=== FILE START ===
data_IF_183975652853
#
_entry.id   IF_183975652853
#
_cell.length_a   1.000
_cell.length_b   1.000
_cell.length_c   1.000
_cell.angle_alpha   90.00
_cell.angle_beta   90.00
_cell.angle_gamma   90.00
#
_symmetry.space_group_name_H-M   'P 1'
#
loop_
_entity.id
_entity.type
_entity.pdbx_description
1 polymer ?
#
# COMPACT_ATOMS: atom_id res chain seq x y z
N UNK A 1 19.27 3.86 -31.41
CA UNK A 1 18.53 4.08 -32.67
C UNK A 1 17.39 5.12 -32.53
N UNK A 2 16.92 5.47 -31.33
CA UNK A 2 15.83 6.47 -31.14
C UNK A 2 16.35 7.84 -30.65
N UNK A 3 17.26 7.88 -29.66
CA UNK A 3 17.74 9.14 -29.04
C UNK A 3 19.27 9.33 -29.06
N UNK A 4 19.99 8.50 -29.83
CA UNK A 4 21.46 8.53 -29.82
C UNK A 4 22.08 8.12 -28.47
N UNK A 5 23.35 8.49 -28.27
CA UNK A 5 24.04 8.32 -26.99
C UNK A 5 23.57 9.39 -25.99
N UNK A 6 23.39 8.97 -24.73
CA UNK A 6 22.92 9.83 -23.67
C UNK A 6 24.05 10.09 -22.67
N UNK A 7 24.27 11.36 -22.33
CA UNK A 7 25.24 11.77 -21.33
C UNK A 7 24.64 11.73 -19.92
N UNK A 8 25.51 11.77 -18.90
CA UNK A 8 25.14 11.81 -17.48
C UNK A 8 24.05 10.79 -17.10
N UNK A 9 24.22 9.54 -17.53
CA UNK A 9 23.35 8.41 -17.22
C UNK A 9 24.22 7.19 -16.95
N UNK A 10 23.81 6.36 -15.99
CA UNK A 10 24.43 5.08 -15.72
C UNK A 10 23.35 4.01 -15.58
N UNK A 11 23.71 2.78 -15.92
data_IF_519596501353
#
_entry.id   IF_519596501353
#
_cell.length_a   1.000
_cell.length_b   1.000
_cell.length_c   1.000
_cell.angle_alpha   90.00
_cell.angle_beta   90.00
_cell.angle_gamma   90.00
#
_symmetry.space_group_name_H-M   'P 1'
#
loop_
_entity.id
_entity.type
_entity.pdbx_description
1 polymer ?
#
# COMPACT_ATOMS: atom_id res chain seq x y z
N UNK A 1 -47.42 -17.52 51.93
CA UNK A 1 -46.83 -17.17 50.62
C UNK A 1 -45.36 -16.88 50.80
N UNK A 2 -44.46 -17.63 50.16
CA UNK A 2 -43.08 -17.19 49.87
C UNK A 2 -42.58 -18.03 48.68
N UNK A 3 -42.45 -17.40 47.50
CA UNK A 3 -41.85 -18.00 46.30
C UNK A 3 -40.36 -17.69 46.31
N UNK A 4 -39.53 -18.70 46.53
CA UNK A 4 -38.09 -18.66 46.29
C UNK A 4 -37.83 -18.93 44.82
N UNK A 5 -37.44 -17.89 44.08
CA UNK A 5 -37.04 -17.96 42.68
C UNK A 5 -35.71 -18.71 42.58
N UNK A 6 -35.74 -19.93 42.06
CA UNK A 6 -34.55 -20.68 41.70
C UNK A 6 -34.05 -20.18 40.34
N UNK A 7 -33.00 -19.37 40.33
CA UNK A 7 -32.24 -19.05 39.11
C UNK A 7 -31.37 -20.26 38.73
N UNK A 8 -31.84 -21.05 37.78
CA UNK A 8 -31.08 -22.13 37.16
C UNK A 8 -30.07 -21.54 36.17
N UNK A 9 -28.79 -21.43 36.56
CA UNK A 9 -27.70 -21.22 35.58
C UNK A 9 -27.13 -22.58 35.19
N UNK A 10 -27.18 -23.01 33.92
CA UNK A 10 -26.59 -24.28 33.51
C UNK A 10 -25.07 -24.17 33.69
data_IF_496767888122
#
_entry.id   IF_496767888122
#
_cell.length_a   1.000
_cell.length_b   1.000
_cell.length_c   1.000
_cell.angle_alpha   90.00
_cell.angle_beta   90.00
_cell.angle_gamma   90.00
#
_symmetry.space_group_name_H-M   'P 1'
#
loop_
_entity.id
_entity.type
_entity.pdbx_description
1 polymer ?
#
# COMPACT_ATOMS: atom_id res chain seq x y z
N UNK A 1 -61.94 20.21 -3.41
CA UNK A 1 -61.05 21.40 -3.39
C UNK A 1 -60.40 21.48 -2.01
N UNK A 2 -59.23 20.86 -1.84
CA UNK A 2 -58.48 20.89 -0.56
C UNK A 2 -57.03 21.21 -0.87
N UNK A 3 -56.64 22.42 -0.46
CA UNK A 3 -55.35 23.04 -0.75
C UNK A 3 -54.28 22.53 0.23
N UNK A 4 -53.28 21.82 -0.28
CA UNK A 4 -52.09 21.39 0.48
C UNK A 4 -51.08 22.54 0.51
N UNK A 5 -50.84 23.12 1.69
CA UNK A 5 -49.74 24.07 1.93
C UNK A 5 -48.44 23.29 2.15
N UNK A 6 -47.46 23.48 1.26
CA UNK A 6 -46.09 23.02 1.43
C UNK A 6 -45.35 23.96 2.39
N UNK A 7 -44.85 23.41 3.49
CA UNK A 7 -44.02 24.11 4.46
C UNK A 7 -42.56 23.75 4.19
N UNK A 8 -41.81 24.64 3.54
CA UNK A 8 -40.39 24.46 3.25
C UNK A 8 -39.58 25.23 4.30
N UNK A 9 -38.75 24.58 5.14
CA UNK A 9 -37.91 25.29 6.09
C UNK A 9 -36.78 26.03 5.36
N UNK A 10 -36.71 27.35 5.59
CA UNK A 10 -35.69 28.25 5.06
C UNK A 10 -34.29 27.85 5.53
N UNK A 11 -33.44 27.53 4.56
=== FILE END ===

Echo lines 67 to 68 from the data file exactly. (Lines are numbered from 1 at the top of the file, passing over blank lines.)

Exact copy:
_entity.type
_entity.pdbx_description